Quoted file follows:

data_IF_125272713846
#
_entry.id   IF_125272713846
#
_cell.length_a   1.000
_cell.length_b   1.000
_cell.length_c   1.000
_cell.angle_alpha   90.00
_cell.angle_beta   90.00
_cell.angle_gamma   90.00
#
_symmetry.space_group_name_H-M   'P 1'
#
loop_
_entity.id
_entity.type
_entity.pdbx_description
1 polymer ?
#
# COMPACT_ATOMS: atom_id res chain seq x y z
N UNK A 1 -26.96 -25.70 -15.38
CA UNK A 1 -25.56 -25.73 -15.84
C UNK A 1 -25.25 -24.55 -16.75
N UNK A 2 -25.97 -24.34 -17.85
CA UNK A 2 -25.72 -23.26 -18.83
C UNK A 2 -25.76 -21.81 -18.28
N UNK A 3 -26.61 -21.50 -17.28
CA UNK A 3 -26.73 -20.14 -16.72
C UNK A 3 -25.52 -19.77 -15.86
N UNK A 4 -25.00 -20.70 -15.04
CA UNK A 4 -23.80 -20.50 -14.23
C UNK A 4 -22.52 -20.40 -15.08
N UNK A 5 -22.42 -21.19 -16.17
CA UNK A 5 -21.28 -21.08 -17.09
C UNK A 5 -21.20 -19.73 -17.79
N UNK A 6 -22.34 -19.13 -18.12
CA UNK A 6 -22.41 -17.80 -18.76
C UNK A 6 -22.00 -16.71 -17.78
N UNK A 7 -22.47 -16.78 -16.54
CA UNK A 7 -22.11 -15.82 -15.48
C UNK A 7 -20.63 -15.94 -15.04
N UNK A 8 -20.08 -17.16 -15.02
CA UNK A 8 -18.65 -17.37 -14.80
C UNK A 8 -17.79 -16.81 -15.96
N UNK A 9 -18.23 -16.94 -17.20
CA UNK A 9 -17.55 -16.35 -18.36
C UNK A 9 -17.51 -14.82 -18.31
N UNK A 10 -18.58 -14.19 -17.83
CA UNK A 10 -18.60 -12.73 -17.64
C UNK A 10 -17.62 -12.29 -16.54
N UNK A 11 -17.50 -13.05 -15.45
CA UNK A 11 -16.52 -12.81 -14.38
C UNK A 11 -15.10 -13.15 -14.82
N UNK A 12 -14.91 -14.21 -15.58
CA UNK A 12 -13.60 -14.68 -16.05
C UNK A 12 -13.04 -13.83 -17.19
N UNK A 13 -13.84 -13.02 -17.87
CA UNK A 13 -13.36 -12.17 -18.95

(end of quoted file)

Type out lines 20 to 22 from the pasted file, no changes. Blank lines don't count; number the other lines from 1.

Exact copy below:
# COMPACT_ATOMS: atom_id res chain seq x y z
N UNK A 1 -26.96 -25.70 -15.38
CA UNK A 1 -25.56 -25.73 -15.84